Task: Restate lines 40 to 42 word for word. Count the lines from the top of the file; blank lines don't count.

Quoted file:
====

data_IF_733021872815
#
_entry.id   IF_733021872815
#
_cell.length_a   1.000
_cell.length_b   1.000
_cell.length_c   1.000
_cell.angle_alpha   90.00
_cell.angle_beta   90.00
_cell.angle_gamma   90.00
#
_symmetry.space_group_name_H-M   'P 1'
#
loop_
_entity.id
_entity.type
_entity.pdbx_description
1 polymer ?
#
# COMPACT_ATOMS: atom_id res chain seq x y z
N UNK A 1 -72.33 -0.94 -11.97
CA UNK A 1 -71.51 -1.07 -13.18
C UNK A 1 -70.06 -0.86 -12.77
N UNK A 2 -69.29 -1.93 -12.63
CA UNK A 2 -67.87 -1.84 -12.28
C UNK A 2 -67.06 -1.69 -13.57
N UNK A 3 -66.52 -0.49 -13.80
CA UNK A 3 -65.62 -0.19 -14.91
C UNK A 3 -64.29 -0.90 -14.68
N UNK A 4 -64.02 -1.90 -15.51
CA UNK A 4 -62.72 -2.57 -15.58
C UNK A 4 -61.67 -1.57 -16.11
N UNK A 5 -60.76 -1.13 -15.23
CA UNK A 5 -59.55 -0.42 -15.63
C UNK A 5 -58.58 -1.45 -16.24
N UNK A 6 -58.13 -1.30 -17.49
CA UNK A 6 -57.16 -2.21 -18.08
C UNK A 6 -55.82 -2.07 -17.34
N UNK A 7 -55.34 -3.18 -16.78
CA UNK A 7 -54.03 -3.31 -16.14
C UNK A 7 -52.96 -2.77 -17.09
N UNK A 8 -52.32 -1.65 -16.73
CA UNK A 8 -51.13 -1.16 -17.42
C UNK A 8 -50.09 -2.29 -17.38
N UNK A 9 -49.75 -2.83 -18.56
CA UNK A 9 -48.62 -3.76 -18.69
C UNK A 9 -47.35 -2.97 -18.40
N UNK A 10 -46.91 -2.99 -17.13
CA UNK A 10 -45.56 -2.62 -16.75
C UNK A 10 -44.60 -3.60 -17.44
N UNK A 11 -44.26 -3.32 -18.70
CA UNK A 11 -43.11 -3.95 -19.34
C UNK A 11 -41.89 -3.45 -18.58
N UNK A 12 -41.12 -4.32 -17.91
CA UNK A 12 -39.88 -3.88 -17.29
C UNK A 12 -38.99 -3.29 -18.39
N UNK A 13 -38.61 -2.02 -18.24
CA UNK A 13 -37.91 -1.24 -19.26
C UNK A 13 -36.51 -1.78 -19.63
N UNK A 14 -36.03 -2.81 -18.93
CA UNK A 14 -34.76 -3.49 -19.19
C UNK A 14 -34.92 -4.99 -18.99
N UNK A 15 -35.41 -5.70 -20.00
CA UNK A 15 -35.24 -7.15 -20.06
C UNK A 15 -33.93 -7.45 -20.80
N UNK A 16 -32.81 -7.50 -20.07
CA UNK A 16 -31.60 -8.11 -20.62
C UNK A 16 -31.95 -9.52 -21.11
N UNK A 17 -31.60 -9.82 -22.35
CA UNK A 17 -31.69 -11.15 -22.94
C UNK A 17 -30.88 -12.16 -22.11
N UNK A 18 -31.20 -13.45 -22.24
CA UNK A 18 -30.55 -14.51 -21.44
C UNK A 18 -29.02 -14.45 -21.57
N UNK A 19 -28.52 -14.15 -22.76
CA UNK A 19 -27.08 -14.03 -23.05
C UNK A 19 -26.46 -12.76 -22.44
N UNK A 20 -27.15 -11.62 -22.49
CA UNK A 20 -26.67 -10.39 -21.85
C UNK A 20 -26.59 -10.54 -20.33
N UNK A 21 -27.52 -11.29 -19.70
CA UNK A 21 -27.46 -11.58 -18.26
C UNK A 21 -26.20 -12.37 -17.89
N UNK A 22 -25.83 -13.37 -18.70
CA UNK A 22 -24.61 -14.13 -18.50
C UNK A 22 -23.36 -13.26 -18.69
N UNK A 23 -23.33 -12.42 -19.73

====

CA UNK A 7 -54.03 -3.31 -16.14
C UNK A 7 -52.96 -2.77 -17.09
N UNK A 8 -52.32 -1.65 -16.73